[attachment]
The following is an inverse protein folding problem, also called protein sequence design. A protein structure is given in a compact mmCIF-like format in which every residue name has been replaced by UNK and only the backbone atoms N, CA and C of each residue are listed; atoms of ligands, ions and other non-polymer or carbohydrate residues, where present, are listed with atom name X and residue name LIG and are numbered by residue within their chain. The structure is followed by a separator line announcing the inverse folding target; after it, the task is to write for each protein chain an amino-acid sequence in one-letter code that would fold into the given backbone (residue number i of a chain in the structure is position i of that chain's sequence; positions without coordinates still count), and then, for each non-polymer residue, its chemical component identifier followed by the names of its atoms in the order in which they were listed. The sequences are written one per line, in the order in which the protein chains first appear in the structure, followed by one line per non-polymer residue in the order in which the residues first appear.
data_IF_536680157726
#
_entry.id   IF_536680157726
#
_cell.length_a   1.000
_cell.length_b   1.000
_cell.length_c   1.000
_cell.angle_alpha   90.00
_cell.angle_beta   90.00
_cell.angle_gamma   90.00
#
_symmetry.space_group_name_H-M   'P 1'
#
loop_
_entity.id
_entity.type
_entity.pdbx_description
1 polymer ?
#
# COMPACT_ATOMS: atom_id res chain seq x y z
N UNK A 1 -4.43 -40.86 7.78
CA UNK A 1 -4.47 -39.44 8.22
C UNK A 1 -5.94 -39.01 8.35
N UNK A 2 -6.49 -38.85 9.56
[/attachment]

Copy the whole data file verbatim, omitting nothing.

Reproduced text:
The following is an inverse protein folding problem, also called protein sequence design. A protein structure is given in a compact mmCIF-like format in which every residue name has been replaced by UNK and only the backbone atoms N, CA and C of each residue are listed; atoms of ligands, ions and other non-polymer or carbohydrate residues, where present, are listed with atom name X and residue name LIG and are numbered by residue within their chain. The structure is followed by a separator line announcing the inverse folding target; after it, the task is to write for each protein chain an amino-acid sequence in one-letter code that would fold into the given backbone (residue number i of a chain in the structure is position i of that chain's sequence; positions without coordinates still count), and then, for each non-polymer residue, its chemical component identifier followed by the names of its atoms in the order in which they were listed. The sequences are written one per line, in the order in which the protein chains first appear in the structure, followed by one line per non-polymer residue in the order in which the residues first appear.
data_IF_536680157726
#
_entry.id   IF_536680157726
#
_cell.length_a   1.000
_cell.length_b   1.000
_cell.length_c   1.000
_cell.angle_alpha   90.00
_cell.angle_beta   90.00
_cell.angle_gamma   90.00
#
_symmetry.space_group_name_H-M   'P 1'
#
loop_
_entity.id
_entity.type
_entity.pdbx_description
1 polymer ?
#
# COMPACT_ATOMS: atom_id res chain seq x y z
N UNK A 1 -4.43 -40.86 7.78
CA UNK A 1 -4.47 -39.44 8.22
C UNK A 1 -5.94 -39.01 8.35
N UNK A 2 -6.49 -38.85 9.56